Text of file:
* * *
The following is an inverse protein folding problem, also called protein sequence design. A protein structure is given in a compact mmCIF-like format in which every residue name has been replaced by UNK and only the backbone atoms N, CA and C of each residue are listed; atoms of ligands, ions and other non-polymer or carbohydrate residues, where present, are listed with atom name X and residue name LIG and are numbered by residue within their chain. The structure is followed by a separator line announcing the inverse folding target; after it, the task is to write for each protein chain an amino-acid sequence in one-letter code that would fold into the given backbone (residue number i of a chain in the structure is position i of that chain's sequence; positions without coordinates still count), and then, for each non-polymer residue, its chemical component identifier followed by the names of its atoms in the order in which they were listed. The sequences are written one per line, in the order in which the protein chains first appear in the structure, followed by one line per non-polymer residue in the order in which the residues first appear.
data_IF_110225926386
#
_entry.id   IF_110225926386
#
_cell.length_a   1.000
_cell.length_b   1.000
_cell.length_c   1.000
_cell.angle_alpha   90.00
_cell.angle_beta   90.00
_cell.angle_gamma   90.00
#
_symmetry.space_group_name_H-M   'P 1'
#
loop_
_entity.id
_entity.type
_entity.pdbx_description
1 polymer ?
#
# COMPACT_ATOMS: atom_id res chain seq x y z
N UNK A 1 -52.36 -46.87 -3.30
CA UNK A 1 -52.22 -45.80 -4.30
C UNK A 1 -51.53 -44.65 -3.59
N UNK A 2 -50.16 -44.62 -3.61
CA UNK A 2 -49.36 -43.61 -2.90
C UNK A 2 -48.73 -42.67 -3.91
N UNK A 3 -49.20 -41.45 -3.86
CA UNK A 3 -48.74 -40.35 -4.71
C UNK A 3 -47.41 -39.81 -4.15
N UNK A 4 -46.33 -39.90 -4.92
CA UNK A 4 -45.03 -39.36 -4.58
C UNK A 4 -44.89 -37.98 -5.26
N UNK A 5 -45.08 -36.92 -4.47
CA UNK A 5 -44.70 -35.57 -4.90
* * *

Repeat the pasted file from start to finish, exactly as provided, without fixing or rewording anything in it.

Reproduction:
The following is an inverse protein folding problem, also called protein sequence design. A protein structure is given in a compact mmCIF-like format in which every residue name has been replaced by UNK and only the backbone atoms N, CA and C of each residue are listed; atoms of ligands, ions and other non-polymer or carbohydrate residues, where present, are listed with atom name X and residue name LIG and are numbered by residue within their chain. The structure is followed by a separator line announcing the inverse folding target; after it, the task is to write for each protein chain an amino-acid sequence in one-letter code that would fold into the given backbone (residue number i of a chain in the structure is position i of that chain's sequence; positions without coordinates still count), and then, for each non-polymer residue, its chemical component identifier followed by the names of its atoms in the order in which they were listed. The sequences are written one per line, in the order in which the protein chains first appear in the structure, followed by one line per non-polymer residue in the order in which the residues first appear.
data_IF_110225926386
#
_entry.id   IF_110225926386
#
_cell.length_a   1.000
_cell.length_b   1.000
_cell.length_c   1.000
_cell.angle_alpha   90.00
_cell.angle_beta   90.00
_cell.angle_gamma   90.00
#
_symmetry.space_group_name_H-M   'P 1'
#
loop_
_entity.id
_entity.type
_entity.pdbx_description
1 polymer ?
#
# COMPACT_ATOMS: atom_id res chain seq x y z
N UNK A 1 -52.36 -46.87 -3.30
CA UNK A 1 -52.22 -45.80 -4.30
C UNK A 1 -51.53 -44.65 -3.59
N UNK A 2 -50.16 -44.62 -3.61
CA UNK A 2 -49.36 -43.61 -2.90
C UNK A 2 -48.73 -42.67 -3.91
N UNK A 3 -49.20 -41.45 -3.86
CA UNK A 3 -48.74 -40.35 -4.71
C UNK A 3 -47.41 -39.81 -4.15
N UNK A 4 -46.33 -39.90 -4.92
CA UNK A 4 -45.03 -39.36 -4.58
C UNK A 4 -44.89 -37.98 -5.26
N UNK A 5 -45.08 -36.92 -4.47
CA UNK A 5 -44.70 -35.57 -4.90